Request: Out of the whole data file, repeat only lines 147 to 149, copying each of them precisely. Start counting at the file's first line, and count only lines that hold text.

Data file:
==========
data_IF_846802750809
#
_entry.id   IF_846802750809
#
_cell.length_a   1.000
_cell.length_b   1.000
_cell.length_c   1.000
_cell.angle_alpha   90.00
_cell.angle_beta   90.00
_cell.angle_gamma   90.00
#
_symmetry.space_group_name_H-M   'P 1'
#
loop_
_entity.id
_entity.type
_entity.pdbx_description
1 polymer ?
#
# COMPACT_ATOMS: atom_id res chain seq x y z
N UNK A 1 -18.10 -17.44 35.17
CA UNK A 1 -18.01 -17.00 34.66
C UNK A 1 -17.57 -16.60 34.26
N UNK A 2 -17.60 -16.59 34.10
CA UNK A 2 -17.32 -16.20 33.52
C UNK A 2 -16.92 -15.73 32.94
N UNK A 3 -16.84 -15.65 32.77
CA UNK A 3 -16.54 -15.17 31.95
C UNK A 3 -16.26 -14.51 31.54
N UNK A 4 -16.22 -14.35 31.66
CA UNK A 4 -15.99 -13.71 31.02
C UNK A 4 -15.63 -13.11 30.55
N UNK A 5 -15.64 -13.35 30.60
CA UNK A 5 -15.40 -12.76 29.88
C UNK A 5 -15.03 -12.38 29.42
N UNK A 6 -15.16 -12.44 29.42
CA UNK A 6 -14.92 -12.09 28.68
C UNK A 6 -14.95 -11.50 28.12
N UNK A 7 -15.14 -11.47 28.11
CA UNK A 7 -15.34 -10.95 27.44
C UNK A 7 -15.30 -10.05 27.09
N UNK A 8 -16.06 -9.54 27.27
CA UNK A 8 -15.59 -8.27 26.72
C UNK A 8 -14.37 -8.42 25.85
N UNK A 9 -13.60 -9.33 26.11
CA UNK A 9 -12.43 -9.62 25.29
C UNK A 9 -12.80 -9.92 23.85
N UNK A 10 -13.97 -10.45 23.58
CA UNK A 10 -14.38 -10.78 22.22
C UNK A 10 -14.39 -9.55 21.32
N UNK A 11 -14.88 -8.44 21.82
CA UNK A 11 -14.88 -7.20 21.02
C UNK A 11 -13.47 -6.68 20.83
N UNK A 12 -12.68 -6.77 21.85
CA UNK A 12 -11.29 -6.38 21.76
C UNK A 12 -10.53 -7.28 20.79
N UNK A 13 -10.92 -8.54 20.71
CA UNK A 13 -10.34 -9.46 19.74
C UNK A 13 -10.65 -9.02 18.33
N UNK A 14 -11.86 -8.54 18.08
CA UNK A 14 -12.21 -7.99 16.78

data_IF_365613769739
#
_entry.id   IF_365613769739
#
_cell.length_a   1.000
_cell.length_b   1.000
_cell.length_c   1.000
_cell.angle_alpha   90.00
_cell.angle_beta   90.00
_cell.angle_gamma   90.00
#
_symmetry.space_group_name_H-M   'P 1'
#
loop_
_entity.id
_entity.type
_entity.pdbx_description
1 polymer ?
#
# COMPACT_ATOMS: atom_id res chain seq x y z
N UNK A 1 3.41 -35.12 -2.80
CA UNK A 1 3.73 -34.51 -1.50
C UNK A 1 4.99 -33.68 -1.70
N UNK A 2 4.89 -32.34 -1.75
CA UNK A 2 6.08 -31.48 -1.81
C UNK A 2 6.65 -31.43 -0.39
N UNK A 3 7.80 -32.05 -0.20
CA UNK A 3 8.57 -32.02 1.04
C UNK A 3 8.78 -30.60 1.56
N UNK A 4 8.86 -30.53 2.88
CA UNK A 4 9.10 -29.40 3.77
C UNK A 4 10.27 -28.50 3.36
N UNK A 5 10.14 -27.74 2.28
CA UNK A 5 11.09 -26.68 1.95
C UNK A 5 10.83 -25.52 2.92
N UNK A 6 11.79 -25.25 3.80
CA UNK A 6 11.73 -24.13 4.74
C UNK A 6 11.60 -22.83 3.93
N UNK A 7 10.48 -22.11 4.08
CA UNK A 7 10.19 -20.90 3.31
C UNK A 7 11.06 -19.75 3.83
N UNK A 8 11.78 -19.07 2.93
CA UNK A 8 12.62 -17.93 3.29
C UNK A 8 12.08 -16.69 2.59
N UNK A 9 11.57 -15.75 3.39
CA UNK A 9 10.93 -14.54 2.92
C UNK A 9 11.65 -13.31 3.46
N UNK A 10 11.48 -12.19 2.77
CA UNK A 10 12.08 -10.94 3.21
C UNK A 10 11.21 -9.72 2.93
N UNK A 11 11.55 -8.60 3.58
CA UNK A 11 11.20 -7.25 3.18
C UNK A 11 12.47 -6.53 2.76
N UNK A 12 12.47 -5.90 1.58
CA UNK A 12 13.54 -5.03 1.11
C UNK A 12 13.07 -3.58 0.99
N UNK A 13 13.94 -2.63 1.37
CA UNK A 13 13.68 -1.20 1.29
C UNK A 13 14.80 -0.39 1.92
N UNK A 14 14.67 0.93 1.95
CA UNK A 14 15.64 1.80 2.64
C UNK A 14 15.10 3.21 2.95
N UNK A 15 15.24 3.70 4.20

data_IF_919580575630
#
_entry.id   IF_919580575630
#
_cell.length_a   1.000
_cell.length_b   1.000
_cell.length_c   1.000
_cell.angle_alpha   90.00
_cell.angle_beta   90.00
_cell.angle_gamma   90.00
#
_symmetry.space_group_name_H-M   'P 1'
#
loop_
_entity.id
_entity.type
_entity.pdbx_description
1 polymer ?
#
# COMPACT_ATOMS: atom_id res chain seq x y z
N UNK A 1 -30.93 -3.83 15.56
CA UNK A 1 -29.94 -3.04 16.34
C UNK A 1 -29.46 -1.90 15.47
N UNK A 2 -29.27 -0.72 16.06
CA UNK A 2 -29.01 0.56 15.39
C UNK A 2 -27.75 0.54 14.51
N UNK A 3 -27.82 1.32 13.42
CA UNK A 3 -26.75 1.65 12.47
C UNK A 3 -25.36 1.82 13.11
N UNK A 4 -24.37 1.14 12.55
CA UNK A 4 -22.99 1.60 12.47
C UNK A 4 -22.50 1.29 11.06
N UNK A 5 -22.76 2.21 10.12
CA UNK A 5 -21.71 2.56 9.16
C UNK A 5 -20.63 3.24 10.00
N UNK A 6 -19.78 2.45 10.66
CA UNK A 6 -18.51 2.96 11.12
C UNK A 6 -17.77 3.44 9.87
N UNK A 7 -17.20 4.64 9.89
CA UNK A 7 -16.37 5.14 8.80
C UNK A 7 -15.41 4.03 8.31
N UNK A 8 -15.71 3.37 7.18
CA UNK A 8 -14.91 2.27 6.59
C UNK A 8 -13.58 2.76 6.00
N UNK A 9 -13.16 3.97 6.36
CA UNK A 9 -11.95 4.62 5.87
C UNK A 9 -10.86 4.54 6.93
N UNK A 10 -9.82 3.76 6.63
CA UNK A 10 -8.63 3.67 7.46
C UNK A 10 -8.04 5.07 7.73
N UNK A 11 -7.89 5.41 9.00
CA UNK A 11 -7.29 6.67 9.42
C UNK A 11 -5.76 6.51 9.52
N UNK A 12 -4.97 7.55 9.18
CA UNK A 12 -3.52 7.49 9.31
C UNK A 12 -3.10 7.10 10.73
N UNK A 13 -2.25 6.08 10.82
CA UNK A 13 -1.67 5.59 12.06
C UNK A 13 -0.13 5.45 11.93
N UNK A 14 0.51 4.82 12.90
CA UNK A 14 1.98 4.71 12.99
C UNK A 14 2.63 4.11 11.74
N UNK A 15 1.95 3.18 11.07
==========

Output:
C UNK A 1 -29.46 -1.90 15.47
N UNK A 2 -29.27 -0.72 16.06
CA UNK A 2 -29.01 0.56 15.39